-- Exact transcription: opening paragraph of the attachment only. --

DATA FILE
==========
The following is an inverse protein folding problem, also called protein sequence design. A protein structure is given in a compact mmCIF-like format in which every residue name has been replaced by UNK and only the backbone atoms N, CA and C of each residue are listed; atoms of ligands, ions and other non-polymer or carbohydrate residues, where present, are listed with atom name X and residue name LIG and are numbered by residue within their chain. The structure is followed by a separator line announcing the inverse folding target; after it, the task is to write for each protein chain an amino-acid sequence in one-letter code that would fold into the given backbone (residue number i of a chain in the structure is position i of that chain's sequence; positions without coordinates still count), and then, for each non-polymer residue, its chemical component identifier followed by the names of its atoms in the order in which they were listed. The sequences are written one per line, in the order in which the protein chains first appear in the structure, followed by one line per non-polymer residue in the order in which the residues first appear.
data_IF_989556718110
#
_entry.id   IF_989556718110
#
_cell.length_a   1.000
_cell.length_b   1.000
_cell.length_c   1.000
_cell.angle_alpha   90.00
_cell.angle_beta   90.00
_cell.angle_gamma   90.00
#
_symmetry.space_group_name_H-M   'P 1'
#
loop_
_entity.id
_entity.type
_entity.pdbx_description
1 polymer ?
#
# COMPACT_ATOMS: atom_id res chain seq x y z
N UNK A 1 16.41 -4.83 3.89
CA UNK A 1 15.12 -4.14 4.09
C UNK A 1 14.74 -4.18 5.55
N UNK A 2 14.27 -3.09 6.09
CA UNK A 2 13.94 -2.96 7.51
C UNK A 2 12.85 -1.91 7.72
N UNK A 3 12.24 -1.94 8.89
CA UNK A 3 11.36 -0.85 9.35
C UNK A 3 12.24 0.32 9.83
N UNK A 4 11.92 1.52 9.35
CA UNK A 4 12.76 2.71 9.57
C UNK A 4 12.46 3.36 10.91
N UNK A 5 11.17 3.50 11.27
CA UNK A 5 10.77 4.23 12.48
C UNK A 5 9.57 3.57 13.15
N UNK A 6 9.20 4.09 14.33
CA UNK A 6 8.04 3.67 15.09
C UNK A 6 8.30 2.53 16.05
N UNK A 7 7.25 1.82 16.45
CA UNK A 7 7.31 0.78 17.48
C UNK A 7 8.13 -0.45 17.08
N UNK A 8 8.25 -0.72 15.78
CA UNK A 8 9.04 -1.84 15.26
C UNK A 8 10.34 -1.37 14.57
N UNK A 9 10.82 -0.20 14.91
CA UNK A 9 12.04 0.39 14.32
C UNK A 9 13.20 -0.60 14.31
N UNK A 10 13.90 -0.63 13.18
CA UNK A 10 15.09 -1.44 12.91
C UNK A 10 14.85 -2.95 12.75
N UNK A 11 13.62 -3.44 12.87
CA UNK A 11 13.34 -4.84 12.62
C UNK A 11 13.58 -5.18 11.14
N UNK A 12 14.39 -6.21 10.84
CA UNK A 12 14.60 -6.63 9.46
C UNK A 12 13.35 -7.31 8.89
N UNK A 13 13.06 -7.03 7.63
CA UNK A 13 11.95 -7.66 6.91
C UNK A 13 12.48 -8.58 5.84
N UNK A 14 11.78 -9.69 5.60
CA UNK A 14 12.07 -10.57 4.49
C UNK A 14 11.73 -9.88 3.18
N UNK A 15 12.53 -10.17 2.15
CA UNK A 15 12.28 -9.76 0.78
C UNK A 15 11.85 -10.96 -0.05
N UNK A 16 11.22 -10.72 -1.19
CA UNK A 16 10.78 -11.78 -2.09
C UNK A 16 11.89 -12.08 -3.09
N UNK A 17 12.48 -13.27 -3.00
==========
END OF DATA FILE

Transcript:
The following is an inverse protein folding problem, also called protein sequence design. A protein structure is given in a compact mmCIF-like format in which every residue name has been replaced by UNK and only the backbone atoms N, CA and C of each residue are listed; atoms of ligands, ions and other non-polymer or carbohydrate residues, where present, are listed with atom name X and residue name LIG and are numbered by residue within their chain. The structure is followed by a separator line announcing the inverse folding target; after it, the task is to write for each protein chain an amino-acid sequence in one-letter code that would fold into the given backbone (residue number i of a chain in the structure is position i of that chain's sequence; positions without coordinates still count), and then, for each non-polymer residue, its chemical component identifier followed by the names of its atoms in the order in which they were listed. The sequences are written one per line, in the order in which the protein chains first appear in the structure, followed by one line per non-polymer residue in the order in which the residues first appear.